Prompt-based learning has been demonstrated as a compelling paradigm contributing to large language models' tremendous success (LLMs). Inspired by their success in language tasks, existing research has leveraged LLMs in embodied instruction following and task planning. However, not much attention has been paid to embodied tasks with multimodal prompts, combining vision signals with text descriptions. This type of task poses a major challenge to robots' capability to understand the interconnection and complementarity between vision and language signals. In this work, we introduce an effective framework that learns a policy to perform robot manipulation with multimodal prompts from multi-task expert trajectories. Our methods consist of a two-stage training pipeline that performs inverse dynamics pretraining and multi-task finetuning. To facilitate multimodal understanding, we design our multimodal prompt encoder by augmenting a pretrained LM with a residual connection to the visual input and model the dependencies among action dimensions. Empirically, we evaluate the efficacy of our method on the VIMA-BENCH and establish a new state-of-the-art (10% improvement in success rate). Moreover, we demonstrate that our model exhibits remarkable in-context learning ability.
The Alexa Prize program has empowered numerous university students to explore, experiment, and showcase their talents in building conversational agents through challenges like the SocialBot Grand Challenge and the TaskBot Challenge. As conversational agents increasingly appear in multimodal and embodied contexts, it is important to explore the affordances of conversational interaction augmented with computer vision and physical embodiment. This paper describes the SimBot Challenge, a new challenge in which university teams compete to build robot assistants that complete tasks in a simulated physical environment. This paper provides an overview of the SimBot Challenge, which included both online and offline challenge phases. We describe the infrastructure and support provided to the teams including Alexa Arena, the simulated environment, and the ML toolkit provided to teams to accelerate their building of vision and language models. We summarize the approaches the participating teams took to overcome research challenges and extract key lessons learned. Finally, we provide analysis of the performance of the competing SimBots during the competition.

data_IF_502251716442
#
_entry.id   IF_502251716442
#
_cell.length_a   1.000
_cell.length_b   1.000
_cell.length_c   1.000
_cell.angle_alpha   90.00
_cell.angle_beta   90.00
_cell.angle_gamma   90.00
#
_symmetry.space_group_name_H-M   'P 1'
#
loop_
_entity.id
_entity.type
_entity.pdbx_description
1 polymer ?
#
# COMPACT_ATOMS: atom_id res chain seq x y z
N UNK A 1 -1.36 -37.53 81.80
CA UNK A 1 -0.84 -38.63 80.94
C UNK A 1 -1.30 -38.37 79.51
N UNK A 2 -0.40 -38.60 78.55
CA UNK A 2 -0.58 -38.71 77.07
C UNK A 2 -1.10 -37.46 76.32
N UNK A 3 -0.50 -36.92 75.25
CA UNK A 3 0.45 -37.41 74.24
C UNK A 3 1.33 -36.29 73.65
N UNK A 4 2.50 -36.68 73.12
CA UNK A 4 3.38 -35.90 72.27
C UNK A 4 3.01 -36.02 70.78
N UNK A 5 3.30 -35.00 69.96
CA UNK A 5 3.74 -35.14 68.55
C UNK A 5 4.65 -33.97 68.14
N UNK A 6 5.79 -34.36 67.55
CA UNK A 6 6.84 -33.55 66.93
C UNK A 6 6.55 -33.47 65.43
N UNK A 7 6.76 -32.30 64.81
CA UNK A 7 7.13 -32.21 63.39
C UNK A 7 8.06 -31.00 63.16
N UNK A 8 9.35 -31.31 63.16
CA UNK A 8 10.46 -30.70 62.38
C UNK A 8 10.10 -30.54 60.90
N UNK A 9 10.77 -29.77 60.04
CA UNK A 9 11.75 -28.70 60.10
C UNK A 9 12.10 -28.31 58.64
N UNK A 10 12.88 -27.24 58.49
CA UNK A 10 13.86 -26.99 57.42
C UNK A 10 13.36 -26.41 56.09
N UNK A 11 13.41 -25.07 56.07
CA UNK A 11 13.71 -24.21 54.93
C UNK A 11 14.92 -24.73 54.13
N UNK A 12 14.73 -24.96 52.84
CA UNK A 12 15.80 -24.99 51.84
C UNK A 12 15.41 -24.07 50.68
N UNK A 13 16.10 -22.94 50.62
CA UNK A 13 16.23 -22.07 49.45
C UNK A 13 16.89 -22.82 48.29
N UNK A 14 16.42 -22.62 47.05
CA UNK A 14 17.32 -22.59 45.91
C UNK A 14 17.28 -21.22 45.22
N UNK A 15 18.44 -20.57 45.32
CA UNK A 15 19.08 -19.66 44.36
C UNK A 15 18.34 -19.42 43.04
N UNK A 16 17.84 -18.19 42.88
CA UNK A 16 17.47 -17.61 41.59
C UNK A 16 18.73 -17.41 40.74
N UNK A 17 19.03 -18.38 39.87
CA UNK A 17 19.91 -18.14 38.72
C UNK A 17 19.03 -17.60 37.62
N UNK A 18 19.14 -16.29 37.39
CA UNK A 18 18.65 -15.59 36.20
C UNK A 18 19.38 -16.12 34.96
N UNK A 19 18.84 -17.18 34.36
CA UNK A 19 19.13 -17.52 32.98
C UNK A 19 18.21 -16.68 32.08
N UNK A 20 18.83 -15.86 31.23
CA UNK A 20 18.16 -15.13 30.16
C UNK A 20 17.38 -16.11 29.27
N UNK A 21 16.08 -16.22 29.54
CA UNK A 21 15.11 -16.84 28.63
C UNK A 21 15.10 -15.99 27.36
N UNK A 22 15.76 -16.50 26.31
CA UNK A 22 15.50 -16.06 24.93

We introduce Alexa Arena, a user-centric simulation platform for Embodied AI (EAI) research. Alexa Arena provides a variety of multi-room layouts and interactable objects, for the creation of human-robot interaction (HRI) missions. With user-friendly graphics and control mechanisms, Alexa Arena supports the development of gamified robotic tasks readily accessible to general human users, thus opening a new venue for high-efficiency HRI data collection and EAI system evaluation. Along with the platform, we introduce a dialog-enabled instruction-following benchmark and provide baseline results for it. We make Alexa Arena publicly available to facilitate research in building generalizable and assistive embodied agents.
Since its inception in 2016, the Alexa Prize program has enabled hundreds of university students to explore and compete to develop conversational agents through the SocialBot Grand Challenge. The goal of the challenge is to build agents capable of conversing coherently and engagingly with humans on popular topics for 20 minutes, while achieving an average rating of at least 4.0/5.0. However, as conversational agents attempt to assist users with increasingly complex tasks, new conversational AI techniques and evaluation platforms are needed. The Alexa Prize TaskBot challenge, established in 2021, builds on the success of the SocialBot challenge by introducing the requirements of interactively assisting humans with real-world Cooking and Do-It-Yourself tasks, while making use of both voice and visual modalities. This challenge requires the TaskBots to identify and understand the user's need, identify and integrate task and domain knowledge into the interaction, and develop new ways of engaging the user without distracting them from the task at hand, among other challenges. This paper provides an overview of the TaskBot challenge, describes the infrastructure support provided to the teams with the CoBot Toolkit, and summarizes the approaches the participating teams took to overcome the research challenges. Finally, it analyzes the performance of the competing TaskBots during the first year of the competition.